home inspection

Sewer and Drain Inspections: A Comprehensive Guide for Home Inspectors


This article will discuss sewer and drain inspections, their significance in home inspection, and how inspectors can conduct them efficiently. Our goal is to offer useful guidance that will enable you to perform top-quality sewer scope inspections. With the percentage of home buyers requesting home inspections decreasing, adding additional services is a great way to maintain your revenue with fewer clients. The money this simple service can save the homebuyer when choosing a new house will far outweigh the cost and have the added benefit of peace of mind.

What Is a Sewer Scope Inspection?

A sewer and drain inspection is a thorough examination of a property’s sewer line and drains using a specialized camera. The camera is inserted into the sewer line via an access point, usually a cleanout, and records video footage of the pipe’s condition. Sewer scope inspections are crucial for identifying potential issues, such as blockages, cracks, and root intrusion, which can cause significant damage if left unaddressed.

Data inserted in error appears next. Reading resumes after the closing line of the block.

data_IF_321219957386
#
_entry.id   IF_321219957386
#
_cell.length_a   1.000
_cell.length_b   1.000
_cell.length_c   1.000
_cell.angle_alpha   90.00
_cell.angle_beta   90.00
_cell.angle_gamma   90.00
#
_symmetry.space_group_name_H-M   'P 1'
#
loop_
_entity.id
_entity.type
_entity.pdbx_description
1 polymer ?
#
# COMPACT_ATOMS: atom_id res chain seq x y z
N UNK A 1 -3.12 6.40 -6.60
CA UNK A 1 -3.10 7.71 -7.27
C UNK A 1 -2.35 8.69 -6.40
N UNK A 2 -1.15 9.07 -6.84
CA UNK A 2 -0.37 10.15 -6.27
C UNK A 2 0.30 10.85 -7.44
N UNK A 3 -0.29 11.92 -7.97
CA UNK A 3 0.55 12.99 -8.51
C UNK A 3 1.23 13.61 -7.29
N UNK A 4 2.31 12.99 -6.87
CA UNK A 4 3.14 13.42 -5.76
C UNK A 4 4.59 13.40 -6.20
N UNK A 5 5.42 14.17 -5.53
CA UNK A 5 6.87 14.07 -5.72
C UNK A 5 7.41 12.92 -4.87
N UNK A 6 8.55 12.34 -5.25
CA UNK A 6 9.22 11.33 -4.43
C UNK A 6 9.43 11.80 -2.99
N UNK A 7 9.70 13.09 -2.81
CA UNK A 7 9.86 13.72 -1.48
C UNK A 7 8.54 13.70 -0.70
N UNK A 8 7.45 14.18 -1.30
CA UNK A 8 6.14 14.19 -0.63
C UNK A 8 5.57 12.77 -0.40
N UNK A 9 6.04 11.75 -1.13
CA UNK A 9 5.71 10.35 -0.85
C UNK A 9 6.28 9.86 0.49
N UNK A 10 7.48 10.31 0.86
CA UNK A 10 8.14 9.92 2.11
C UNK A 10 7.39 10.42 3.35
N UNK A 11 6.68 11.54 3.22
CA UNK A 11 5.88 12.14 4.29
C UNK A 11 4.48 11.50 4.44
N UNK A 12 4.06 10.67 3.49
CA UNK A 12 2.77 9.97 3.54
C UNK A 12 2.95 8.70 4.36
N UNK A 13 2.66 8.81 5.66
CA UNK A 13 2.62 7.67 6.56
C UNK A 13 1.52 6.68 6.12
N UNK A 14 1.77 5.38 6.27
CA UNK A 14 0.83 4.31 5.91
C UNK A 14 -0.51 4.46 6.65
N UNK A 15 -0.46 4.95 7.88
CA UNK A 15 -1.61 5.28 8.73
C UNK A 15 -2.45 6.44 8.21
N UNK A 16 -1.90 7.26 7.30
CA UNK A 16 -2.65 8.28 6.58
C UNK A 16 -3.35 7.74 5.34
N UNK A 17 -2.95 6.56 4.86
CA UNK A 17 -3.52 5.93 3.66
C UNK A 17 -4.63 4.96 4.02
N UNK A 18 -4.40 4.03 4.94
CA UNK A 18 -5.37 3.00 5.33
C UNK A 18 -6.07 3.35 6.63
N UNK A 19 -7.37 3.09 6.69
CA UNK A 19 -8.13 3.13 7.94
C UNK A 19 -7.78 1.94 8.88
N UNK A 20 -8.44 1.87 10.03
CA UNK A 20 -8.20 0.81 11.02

Grow your business

If you’re looking to expand your home inspection business, adding a sewer scope option is a great way to do it. With this addition, you can provide your clients with a comprehensive inspection of their plumbing system, ensuring that everything is working properly and identifying any potential issues before they become major problems. Not only will this increase your revenue, but it will also set you apart from other home inspectors in your area who may not offer this service. To get started, you’ll need to invest in the necessary equipment and training, as well as market your services to potential clients. However, the long-term benefits of offering sewer scopes make it a worthwhile investment for your business.